Pakistan 15 38.5 24 61.5 39
Bangladesh 2 22.2 7 77.8 9
  Middle East - - 10 100.0 10
Total 39 28.9 96 71.1 135

Table 1: Distribution of respondents by CAM use and sociodemographic variables (N=135).

A total of 28.9% (39/135) reported lifetime use of CAM, 53.7% (29/54) of the women and 12.3% (10/81) of the men. Respondents from the Far East countries reported maximum use 85% (6/7), followed by Pakistanis 38.5% (15/39) and then Indians and Bangladeshis 22.2% (2/9). None from the Middle East reported use of CAM. Older adults reported maximum use 40% (10/25), as against 28.8% (19/66) and 22.7% (10/44) in the younger and middle‑aged adults, respectively.

The most common system used was homeopathy 53.8% (21/39), followed by ayurveda 30.8% (12/39). 76.9% (15/39) used internal preparations; 23.2% (9/39) used CAM for musculoskeletal conditions and 15.5% (6/39) for dermatological conditions.

While 28.2% (11/39) took treatment after consulting a physician, 71.8% (28/39) took CAM as self‑medication, as advertised or by lay recommendations. 71.8% (28/39) reported good outcome with CAM use. Only 9.6% (13/135) had family history of use of CAM, of whom 69.2% (9/13) used CAM themselves. The family members of these patients also used homeopathy and ayurveda for musculoskeletal, dermatological and renal diseases; 69.2% (9/13) used internal preparations and 84.6% (11/13) by non‑physician advice; most 69.2% (9/13) experienced good outcome.

Of the 43 respondents who answered the reason for use of CAM (74.4% [40/39] females), 33/43 (76.7%) stated the reason as good previous experience; 31/43 (72.1%) as less treatment complications and 51.1% (22/43) as it was a natural product. Of the 92 who stated the reason for non‑use (76.1% [70/92] females), 25% (23/92) had not felt a need for use, 28.3% (26/92) had no knowledge, eight had bad experience with CAM, 27.1% (25/92) felt modern medicine was equally or more effective and 23.9% (22/92) felt that CAM was non‑scientific.

Most of the respondents 75% (101/135) were not sure whether CAM was based on scientific evidence, and while 18% (24/135) felt it was, 46% (62/135) opined that it had fewer side‑effects, while 44% (60/135) felt that it had a long‑term effect. As for the users, 43% (16/39) considered CAM to be scientific and 48.7% (19/39) were unsure; 97.4% (38/39) felt they have fewer side‑effects and 94.9% (37/39) were of the opinion that CAM had long‑term effects [Table 2].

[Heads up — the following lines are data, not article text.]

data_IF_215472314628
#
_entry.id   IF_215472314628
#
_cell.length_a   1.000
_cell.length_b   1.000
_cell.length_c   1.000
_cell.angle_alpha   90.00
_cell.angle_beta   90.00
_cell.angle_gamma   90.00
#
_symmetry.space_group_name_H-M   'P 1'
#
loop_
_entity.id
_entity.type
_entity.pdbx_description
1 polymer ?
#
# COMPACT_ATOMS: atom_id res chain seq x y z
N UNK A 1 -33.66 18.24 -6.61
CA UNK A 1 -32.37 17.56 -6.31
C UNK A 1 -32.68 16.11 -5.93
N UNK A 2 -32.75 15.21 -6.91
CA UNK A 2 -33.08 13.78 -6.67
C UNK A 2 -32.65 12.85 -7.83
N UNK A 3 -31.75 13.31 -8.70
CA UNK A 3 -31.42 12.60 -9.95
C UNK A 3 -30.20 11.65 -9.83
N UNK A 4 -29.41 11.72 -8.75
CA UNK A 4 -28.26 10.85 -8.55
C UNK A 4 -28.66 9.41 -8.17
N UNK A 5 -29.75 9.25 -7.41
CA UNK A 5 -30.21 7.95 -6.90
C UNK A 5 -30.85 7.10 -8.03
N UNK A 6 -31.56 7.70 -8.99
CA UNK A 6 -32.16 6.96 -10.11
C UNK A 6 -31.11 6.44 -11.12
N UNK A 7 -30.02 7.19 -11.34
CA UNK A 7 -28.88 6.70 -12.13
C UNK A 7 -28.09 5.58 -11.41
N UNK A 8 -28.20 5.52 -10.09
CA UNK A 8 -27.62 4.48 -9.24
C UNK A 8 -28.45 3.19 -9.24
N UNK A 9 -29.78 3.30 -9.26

Variables Groups Positive beliefs about CAM
    Scientific evidence Less side-effects Long-term effects
No. %   No. %   No. %
Age ≤40 (N=66) 10 15.2 29 43.9 28 42.4
(in years) 41-60 (N=44) 2 4.5 17 38.6 16 36.4
  >60 (N=25) 6 24 16 64 16 64
Gender Male (N=81) 7 8.6 27 33.3 27 33.3
  Female 11 20.4 35 64.8 33 61.1
  (N=54)            
Education ≤10 (N=30) 7 23.3 11 36.7 11 36.7
  Higher 2 18.2 8 72.7 8 72.7
  secondary            
  (N=11)            
  University 9 9.8 43 45.8 41 43.6
  (N=94)            

Table 2: Distribution of positive respondents regarding nature and effect of CAM by age, gender and education

Older adults and females considered CAM to be scientific, having fewer side‑effects and having long‑term effects. Those educated above the 10th grade considered CAM to have less side‑effects and as having long‑term effects, but it was the less educated who considered them to be scientific.

Discussion

The factors influencing CAM use include age, gender, disease state, hospitalization, geographic region, level of education, income, belief in CAM and use of cigarettes.[14] Ceylan, et al.[15] concluded that the greater the age, the less the probability of CAM use. But, Barnes, et al.[14] concluded that older adults were more likely than younger adults to use CAM. In the present study, CAM was frequently utilized by the older age group, and they had a positive belief about the fewer side‑effects and long‑term effects of CAM.

Gender is also another factor influencing CAM use. Studies have shown that women were more likely to use CAM compared with men.[14,28] We also found that more women used CAM and that women responded more positively about the scientific basis, side‑effects and long‑term effects. The cultural context and differing health beliefs between the genders may be the likely reason for this observation.

Disease states also influence the use of CAM.[29] Elderly women with cancer are more likely to use CAM than those without cancer.[30] People who had been hospitalized in the past year were also more likely to use CAM than those who had not been in the hospital in the past year.[14] In the present study, the CAM was more commonly utilized for musculoskeletal and dermatological conditions both among the study responders as well as their family members.